Sunday, February 03, 2008

New Prompt (Week Thirty) Available at AnceStories2

"Crafts and Hobbies" is the theme of the prompts I've posted for Week Thirty over at my other blog, AnceStories2: Stories of Me for My Descendants. I've been in a "crafty mood" lately and thought it would be a good idea to write about. Girls are usually taught things like needlework from their mother's line, and boys are often shown how to do woodwork and other hobbies from the men in their families. I know from written records that she left in the family history book that my direct maternal great-grandmother, Lillian Fern Strong, could sew and crochet. She taught sewing to her daughter, my grandmother, Ruth Lillian Hoekstra. My mother learned to sew in Home Economics, but I never took that class in high school. From this, you can see how the craft of needlework died off in my mother's line.

I taught myself how to sew after my daughter was born when wanted to make her clothes. I also taught myself needlework such as crochet, knitting, cross stitch and plastic canvas work. These crafts are well practiced by the women in my father's family, but since I didn't grow up with extended family, I was never taught these by them. One of my dad's sisters moved to the area from Michigan in the 1980s, a few years after our own family moved from Alaska to Eastern Washington. She's always been available when I need help finding patterns or materials, or improving a technique.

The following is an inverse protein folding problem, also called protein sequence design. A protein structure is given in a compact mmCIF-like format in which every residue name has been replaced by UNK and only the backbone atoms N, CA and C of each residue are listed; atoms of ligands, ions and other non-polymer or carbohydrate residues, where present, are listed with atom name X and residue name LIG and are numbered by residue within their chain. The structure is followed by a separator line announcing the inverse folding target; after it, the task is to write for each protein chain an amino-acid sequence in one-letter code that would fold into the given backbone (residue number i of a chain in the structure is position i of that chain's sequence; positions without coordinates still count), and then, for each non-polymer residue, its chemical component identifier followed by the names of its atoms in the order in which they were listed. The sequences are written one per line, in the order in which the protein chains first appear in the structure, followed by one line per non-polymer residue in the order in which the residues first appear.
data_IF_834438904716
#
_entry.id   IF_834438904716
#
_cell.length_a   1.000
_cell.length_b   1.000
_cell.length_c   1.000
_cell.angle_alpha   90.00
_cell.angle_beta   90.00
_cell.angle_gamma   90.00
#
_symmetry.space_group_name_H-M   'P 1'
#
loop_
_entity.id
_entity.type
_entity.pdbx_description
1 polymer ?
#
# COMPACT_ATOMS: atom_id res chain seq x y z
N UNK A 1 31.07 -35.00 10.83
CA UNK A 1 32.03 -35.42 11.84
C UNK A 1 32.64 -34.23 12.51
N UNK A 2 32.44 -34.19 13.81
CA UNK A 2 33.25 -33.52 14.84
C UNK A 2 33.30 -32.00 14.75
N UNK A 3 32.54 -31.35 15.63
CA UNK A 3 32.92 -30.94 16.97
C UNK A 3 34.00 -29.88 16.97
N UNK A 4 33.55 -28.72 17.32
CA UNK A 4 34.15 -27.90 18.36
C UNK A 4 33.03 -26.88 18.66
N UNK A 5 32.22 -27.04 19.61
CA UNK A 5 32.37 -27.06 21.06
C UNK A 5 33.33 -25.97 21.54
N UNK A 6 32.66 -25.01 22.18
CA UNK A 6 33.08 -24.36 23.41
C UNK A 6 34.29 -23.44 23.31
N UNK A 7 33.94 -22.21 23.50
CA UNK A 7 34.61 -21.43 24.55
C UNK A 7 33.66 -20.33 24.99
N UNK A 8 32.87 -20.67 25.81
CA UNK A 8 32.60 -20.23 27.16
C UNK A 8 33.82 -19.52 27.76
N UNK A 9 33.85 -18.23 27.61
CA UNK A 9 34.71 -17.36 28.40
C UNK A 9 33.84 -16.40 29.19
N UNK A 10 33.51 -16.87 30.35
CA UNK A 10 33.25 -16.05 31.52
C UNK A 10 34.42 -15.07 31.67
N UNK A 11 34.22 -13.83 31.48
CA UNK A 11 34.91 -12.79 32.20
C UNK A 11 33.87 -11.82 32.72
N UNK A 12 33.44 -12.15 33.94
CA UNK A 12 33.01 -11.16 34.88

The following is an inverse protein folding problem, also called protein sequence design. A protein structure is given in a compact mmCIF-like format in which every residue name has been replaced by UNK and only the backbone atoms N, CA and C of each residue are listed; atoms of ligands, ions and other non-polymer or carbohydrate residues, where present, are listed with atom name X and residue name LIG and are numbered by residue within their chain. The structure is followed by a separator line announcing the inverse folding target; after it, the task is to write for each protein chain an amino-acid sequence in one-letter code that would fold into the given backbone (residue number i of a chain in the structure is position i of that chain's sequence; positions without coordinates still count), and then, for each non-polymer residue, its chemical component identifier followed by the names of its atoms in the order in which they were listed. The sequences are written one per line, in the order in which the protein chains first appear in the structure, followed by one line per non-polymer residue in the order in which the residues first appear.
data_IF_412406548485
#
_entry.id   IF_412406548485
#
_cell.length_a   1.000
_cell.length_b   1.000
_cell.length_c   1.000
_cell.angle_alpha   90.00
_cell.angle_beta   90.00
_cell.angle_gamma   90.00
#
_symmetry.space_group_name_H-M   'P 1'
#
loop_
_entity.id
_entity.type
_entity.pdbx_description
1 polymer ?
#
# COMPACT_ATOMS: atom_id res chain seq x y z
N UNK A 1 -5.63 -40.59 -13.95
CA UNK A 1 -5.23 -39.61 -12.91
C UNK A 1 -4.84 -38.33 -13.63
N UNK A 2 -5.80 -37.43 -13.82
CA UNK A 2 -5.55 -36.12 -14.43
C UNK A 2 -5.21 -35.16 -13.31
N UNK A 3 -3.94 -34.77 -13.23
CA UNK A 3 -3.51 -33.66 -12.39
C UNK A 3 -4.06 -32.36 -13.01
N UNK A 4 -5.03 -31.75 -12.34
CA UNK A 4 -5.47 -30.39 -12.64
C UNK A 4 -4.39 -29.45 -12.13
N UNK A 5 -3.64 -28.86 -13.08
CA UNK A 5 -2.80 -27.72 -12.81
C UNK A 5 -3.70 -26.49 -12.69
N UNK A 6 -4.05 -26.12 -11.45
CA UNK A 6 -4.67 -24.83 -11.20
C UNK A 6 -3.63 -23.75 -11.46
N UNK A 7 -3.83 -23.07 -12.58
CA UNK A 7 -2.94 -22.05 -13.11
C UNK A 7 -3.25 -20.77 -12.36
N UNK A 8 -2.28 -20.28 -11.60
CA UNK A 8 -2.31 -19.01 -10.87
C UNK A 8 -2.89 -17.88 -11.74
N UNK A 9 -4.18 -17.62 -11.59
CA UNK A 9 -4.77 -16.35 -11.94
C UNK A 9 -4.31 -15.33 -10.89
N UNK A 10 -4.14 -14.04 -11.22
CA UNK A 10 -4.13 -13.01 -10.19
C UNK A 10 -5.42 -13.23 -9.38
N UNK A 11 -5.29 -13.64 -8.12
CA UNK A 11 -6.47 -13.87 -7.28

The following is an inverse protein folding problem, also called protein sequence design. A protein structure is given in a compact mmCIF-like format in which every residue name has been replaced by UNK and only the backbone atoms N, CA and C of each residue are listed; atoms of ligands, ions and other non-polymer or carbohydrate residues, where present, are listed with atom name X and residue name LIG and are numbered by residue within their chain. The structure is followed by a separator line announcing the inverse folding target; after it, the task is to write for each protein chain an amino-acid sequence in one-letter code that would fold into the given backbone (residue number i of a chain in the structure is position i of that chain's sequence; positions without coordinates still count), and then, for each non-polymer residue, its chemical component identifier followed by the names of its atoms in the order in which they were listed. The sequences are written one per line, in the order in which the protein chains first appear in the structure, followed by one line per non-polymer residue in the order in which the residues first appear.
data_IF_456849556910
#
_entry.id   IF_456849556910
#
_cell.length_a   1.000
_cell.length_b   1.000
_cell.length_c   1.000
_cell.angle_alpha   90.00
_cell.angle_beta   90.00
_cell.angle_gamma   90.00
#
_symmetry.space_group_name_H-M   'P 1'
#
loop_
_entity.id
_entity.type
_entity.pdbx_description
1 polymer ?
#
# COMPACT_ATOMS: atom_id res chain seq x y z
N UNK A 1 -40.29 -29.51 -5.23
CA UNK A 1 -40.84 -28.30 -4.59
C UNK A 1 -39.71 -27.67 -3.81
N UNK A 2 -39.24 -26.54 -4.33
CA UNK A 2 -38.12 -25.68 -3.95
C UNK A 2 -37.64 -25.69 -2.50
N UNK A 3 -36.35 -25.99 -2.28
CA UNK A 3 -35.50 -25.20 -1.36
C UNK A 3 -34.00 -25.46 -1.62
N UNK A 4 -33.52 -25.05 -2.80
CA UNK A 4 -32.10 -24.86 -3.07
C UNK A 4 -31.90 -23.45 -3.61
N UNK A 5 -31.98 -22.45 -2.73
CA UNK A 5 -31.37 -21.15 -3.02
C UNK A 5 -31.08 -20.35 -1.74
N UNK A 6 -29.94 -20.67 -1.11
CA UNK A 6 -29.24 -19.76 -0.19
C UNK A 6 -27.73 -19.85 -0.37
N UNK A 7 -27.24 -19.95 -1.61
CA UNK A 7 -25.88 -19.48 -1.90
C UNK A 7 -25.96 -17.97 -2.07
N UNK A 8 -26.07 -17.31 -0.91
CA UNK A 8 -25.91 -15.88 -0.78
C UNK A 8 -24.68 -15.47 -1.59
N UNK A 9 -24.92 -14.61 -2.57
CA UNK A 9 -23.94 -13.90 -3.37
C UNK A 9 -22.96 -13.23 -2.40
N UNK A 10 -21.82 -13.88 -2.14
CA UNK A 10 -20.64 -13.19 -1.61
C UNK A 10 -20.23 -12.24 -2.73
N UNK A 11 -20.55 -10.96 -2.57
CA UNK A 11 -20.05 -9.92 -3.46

I have tried to teach my daughter how to sew, crochet and do cross stitch. She has had a difficult time with all of them, and I think her lack of interest has overwhelmed any attempts she's made. However, she draws great quirky doodles and can make the loveliest cards and scrapbook pages. She also has recently shown an interest in beading and macramé.

When I was little, my dad and I collected stamps, and my mom started a coin collection. For a number of years, my son developed a fine coin collection and would do extra chores to earn money to purchase antique ones at a local numismatic shop. Nowadays, my dad has a fine model railroad collection; he specifically collects Marx toy railroads, and comes to Spokane frequently to buy, sell, and trade at model railroad and antique toy shows.

What sorts of arts, crafts and hobbies are practiced in your family?

Responses to last week's prompts on "Family Life" can be seen here.


Virginia Hill said...

What a lovely post!

I'm not particularly good at crafts in general, but enjoy scrapbooking when I have the time. My daughter is 10, and is fairly adept at arts and crafts. My mother and grandmother were both highly skilled at crocheting. My grandmother was an excellent seamstress, and could knit even the most complicated outfits.

There's just so many projects and so little time these days, don't you think? Life takes over and the fun stuff takes a back seat.

Miriam Robbins said...

Virginia, thanks for taking the time to read and comment. You are right, those craft projects seem to take a back seat to the busy-ness of life!